The breast cancer drug Herceptin (trastuzumab) extends survival in certain gastric cancer patients by almost three months, according to a phase III international study.
Because research has shown that about 20 percent of gastric tumors overexpress HER2, investigators randomly assigned 594 patients with locally advanced, recurrent, or metastatic HER2-positive gastric cancer to receive chemotherapy (5-FU or Xeloda [capecitabine] and cisplatin) with or without Herceptin. Patients receiving Herceptin had a median overall survival of 13.8 months compared with 11.1 months in the chemotherapy-alone arm. For patients with the highest levels of HER2, median survival reached 16 months. Side effects were similar between the two arms, with no increased risk for heart damage, an effect sometimes seen with Herceptin.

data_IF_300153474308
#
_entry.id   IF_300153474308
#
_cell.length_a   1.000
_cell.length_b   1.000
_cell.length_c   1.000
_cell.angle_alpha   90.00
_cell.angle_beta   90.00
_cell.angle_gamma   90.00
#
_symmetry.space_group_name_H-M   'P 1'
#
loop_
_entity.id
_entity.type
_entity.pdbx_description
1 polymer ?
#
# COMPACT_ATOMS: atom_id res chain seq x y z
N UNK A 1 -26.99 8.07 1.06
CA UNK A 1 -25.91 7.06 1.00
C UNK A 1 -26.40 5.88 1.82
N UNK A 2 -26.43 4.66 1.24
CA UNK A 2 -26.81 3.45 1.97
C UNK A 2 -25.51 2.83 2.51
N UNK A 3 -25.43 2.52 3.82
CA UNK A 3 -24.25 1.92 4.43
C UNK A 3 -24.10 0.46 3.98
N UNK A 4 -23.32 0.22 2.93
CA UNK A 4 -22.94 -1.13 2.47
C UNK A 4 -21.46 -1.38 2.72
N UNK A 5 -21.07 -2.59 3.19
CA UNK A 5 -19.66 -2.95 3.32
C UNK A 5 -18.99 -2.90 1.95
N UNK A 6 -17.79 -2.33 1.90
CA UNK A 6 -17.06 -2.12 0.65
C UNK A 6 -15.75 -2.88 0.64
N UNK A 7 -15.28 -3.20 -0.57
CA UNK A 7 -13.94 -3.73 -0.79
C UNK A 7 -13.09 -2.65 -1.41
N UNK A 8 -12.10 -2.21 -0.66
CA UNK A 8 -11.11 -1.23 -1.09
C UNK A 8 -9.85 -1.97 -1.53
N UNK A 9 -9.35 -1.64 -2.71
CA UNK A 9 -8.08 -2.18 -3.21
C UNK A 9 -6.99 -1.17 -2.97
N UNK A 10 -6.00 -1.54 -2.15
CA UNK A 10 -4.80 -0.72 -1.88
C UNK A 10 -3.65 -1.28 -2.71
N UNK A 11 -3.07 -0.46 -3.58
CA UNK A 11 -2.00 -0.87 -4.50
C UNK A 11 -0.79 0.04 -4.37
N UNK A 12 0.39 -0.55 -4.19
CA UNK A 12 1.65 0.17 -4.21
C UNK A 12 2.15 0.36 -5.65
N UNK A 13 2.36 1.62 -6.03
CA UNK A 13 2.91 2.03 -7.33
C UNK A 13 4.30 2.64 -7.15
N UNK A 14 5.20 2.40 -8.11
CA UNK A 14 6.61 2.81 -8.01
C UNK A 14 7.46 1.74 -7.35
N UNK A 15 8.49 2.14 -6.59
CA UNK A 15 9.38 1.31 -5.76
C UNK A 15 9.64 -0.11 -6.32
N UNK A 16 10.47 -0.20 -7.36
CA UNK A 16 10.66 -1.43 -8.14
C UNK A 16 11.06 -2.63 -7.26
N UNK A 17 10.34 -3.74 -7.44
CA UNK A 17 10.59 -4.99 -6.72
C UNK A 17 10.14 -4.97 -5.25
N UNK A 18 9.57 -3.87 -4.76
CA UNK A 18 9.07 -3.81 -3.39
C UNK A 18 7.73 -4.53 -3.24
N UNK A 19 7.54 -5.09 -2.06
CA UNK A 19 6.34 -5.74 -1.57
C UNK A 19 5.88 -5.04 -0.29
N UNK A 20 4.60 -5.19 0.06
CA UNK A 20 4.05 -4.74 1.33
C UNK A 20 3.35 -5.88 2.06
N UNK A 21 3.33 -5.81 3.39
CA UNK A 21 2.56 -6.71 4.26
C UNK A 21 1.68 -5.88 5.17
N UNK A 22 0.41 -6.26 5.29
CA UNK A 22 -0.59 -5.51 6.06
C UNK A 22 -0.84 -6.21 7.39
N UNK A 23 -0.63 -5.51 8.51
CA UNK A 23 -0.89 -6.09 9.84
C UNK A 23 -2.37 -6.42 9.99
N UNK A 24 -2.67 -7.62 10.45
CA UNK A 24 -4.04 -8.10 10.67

“Based on these data, we should offer patients the option of [HER2] testing, and if they are HER2-positive … we should then offer these patients Herceptin,” said lead researcher Eric Van Cutsem, MD, PhD, of the University Hospital Gasthuisberg in Belgium, at a press briefing.
The Food and Drug Administration approved Herceptin more than a decade ago for HER2-positive breast cancer. Roche, which markets Herceptin internationally, said in a statement that it plans to file the drug for approval in advanced HER2-positive gastric cancer.